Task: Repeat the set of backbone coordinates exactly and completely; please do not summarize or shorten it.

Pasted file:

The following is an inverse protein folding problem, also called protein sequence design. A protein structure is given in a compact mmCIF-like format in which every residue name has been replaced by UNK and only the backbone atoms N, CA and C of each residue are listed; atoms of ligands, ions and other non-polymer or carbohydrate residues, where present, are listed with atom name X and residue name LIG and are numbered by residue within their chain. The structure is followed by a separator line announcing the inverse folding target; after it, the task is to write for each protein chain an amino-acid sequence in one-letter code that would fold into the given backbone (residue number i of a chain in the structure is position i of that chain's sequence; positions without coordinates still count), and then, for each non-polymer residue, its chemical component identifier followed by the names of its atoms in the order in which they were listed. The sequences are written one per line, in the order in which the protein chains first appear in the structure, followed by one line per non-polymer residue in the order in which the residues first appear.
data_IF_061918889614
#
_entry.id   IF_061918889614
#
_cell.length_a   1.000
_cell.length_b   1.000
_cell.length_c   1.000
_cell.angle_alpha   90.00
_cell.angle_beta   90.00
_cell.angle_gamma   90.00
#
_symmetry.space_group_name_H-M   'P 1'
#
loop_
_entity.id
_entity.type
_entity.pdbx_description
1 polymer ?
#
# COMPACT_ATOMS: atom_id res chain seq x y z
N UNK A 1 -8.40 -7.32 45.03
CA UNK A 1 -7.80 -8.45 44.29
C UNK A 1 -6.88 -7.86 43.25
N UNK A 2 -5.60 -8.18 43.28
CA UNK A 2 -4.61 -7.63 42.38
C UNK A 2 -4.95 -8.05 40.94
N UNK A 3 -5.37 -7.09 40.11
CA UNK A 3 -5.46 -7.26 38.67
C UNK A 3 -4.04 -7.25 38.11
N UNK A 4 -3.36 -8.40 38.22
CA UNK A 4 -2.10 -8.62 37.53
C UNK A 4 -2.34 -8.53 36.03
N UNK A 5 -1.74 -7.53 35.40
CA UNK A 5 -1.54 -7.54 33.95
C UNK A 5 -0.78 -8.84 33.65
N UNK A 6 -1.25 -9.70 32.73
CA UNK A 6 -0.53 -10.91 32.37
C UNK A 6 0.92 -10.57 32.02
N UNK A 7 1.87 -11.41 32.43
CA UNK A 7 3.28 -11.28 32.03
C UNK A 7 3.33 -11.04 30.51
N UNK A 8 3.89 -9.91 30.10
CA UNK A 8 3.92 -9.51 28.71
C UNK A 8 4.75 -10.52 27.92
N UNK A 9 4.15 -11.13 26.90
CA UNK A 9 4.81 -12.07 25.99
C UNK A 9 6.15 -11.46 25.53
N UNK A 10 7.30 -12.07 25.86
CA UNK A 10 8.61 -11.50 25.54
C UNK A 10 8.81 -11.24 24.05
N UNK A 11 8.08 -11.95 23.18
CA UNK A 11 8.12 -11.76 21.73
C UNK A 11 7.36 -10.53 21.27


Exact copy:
The following is an inverse protein folding problem, also called protein sequence design. A protein structure is given in a compact mmCIF-like format in which every residue name has been replaced by UNK and only the backbone atoms N, CA and C of each residue are listed; atoms of ligands, ions and other non-polymer or carbohydrate residues, where present, are listed with atom name X and residue name LIG and are numbered by residue within their chain. The structure is followed by a separator line announcing the inverse folding target; after it, the task is to write for each protein chain an amino-acid sequence in one-letter code that would fold into the given backbone (residue number i of a chain in the structure is position i of that chain's sequence; positions without coordinates still count), and then, for each non-polymer residue, its chemical component identifier followed by the names of its atoms in the order in which they were listed. The sequences are written one per line, in the order in which the protein chains first appear in the structure, followed by one line per non-polymer residue in the order in which the residues first appear.
data_IF_061918889614
#
_entry.id   IF_061918889614
#
_cell.length_a   1.000
_cell.length_b   1.000
_cell.length_c   1.000
_cell.angle_alpha   90.00
_cell.angle_beta   90.00
_cell.angle_gamma   90.00
#
_symmetry.space_group_name_H-M   'P 1'
#
loop_
_entity.id
_entity.type
_entity.pdbx_description
1 polymer ?
#
# COMPACT_ATOMS: atom_id res chain seq x y z
N UNK A 1 -8.40 -7.32 45.03
CA UNK A 1 -7.80 -8.45 44.29
C UNK A 1 -6.88 -7.86 43.25
N UNK A 2 -5.60 -8.18 43.28
CA UNK A 2 -4.61 -7.63 42.38
C UNK A 2 -4.95 -8.05 40.94
N UNK A 3 -5.37 -7.09 40.11
CA UNK A 3 -5.46 -7.26 38.67
C UNK A 3 -4.04 -7.25 38.11
N UNK A 4 -3.36 -8.40 38.22
CA UNK A 4 -2.10 -8.62 37.53
C UNK A 4 -2.34 -8.53 36.03
N UNK A 5 -1.74 -7.53 35.40
CA UNK A 5 -1.54 -7.54 33.95
C UNK A 5 -0.78 -8.84 33.65
N UNK A 6 -1.25 -9.70 32.73
CA UNK A 6 -0.53 -10.91 32.37
C UNK A 6 0.92 -10.57 32.02
N UNK A 7 1.87 -11.41 32.43
CA UNK A 7 3.28 -11.28 32.03
C UNK A 7 3.33 -11.04 30.51
N UNK A 8 3.89 -9.91 30.10
CA UNK A 8 3.92 -9.51 28.71
C UNK A 8 4.75 -10.52 27.92
N UNK A 9 4.15 -11.13 26.90
CA UNK A 9 4.81 -12.07 25.99
C UNK A 9 6.15 -11.46 25.53
N UNK A 10 7.30 -12.07 25.86
CA UNK A 10 8.61 -11.50 25.54
C UNK A 10 8.81 -11.24 24.05
N UNK A 11 8.08 -11.95 23.18
CA UNK A 11 8.12 -11.76 21.73
C UNK A 11 7.36 -10.53 21.27